Potential causes and risk factors

Every year oesophageal cancer affects around 8,300 people in the UK.  Its exact causes are still unknown but evidence shows that certain factors can increase the risk of developing cancer.

The main risk factors linked to oesophageal cancer include:

  • long-term acid reflux
  • gender
  • age
  • smoking
  • obesity
  • diet
  • previous cancer treatment
  • medical conditions.

What are risk factors?

We don’t know exactly what causes oesophageal cancer. We know that certain things called risk factors can increase a person’s chances of developing it. Having one or more risk factors doesn’t mean you will definitely get oesophageal cancer. Equally, if you don’t have any risk factors, it doesn’t mean you won’t get oesophageal cancer.

Long-term acid reflux

Oesophageal cancer seems to be more common in people who have long-term acid reflux. This is when stomach acid flows back up into the oesophagus. It can happen in people with conditions such as gastro-oesophageal reflux disease (GORD). Acid reflux can damage the oesophagus and can lead to a condition called Barrett’s oesophagus. This is when abnormal cells develop in the lining of the lower end of the oesophagus. This is not a cancer, but a small number of people (less than 1%) with Barrett’s oesophagus may go on to develop cancer.

It is known as a pre-cancerous condition.

Age and gender


The risk of developing oesophageal cancer increases as you get older. It’s less common in people under 45.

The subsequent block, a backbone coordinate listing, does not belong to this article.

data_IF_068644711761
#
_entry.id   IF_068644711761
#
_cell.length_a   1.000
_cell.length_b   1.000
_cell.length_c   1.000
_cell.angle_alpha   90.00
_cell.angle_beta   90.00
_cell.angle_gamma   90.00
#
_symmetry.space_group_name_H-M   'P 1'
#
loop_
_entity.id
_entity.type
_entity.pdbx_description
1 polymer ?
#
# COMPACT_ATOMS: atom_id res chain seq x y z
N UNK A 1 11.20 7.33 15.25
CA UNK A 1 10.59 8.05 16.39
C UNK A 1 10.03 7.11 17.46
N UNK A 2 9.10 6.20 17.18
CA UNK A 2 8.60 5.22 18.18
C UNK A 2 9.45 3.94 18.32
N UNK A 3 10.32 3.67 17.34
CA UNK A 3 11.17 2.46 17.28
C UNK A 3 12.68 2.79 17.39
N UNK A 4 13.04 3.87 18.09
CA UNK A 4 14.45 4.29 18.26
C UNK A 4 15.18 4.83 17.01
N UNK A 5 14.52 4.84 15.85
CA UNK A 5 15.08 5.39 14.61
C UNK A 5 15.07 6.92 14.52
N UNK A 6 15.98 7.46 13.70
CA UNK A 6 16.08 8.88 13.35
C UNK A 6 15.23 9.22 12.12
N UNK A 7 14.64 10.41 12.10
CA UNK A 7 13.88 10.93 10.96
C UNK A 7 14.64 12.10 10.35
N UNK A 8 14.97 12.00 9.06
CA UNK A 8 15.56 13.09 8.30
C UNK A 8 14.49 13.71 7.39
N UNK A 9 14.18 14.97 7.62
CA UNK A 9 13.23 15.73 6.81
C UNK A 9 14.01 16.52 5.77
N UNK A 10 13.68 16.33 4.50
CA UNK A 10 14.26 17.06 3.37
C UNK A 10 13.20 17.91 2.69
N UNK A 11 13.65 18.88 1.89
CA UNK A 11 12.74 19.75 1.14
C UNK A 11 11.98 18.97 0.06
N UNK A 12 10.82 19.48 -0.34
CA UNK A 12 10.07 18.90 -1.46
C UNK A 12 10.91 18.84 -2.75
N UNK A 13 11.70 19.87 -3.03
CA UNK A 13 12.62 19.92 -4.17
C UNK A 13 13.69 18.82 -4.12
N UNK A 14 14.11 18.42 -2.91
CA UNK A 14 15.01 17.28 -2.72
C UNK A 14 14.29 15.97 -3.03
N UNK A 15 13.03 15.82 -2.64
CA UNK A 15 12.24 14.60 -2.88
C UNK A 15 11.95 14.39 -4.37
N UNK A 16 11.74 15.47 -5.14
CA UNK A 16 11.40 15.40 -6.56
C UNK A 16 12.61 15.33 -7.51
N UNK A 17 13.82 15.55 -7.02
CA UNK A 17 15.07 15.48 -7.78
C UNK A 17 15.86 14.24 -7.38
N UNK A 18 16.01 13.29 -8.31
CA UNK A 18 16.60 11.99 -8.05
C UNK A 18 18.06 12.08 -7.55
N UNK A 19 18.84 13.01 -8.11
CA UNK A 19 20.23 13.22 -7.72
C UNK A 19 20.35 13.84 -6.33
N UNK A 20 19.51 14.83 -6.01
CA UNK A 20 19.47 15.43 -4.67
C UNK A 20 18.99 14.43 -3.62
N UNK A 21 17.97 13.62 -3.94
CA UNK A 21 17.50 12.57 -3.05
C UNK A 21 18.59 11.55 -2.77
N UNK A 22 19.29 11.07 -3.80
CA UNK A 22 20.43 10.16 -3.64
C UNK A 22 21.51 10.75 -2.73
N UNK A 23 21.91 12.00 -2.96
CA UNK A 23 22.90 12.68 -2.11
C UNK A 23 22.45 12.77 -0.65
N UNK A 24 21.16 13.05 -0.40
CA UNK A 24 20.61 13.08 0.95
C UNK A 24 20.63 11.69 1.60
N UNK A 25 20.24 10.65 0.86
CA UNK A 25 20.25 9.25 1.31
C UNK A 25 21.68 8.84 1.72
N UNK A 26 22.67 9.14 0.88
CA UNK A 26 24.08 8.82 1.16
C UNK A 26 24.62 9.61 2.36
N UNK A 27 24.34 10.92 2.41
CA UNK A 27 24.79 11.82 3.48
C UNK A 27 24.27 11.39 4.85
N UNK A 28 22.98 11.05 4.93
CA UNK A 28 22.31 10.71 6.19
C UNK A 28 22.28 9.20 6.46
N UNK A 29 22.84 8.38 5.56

Oesophageal cancer is more common in men than in women.



The longer a person smokes and the more tobacco they smoke, the more likely they are to develop oesophageal cancer. All types of smoking are harmful, but it’s more damaging to smoke cigarettes than a pipe or cigars.


Being overweight may increase your risk of developing oesophageal cancer. This may be because long-term acid reflux is more common in people who are overweight.


Drinking a lot of alcohol over a long period of time increases your risk. People who drink alcohol and also smoke may have a greater risk of developing oesophageal cancer.


Eating lots of red and processed meats (such as sausages, ham and burgers) may increase your risk of oesophageal cancer. Eating lots of fresh fruit and vegetables may help to reduce the risk.

Some evidence suggests that drinking very hot drinks may increase the risk of developing oesophageal cancer. This is because hot drinks may damage the lining of the oesophagus.

Previous cancer treatment

Radiotherapy to the chest area can increase your risk of developing oesophageal cancer. This is very rare.

Other rare medical conditions

  • Achalasia – This is a condition where the muscle that controls the opening between the oesophagus and the stomach doesn’t relax properly. People with achalasia have a higher risk of developing oesophageal cancer.
  • Tylosis – This is a rare inherited skin condition. People with tylosis have a high risk of developing oesophageal cancer.

In most people, oesophageal cancer isn’t caused by an inherited faulty gene. So it’s unlikely that your children will develop oesophageal cancer if you have it.

Oesophageal cancer is not infectious and can’t be passed on to other people.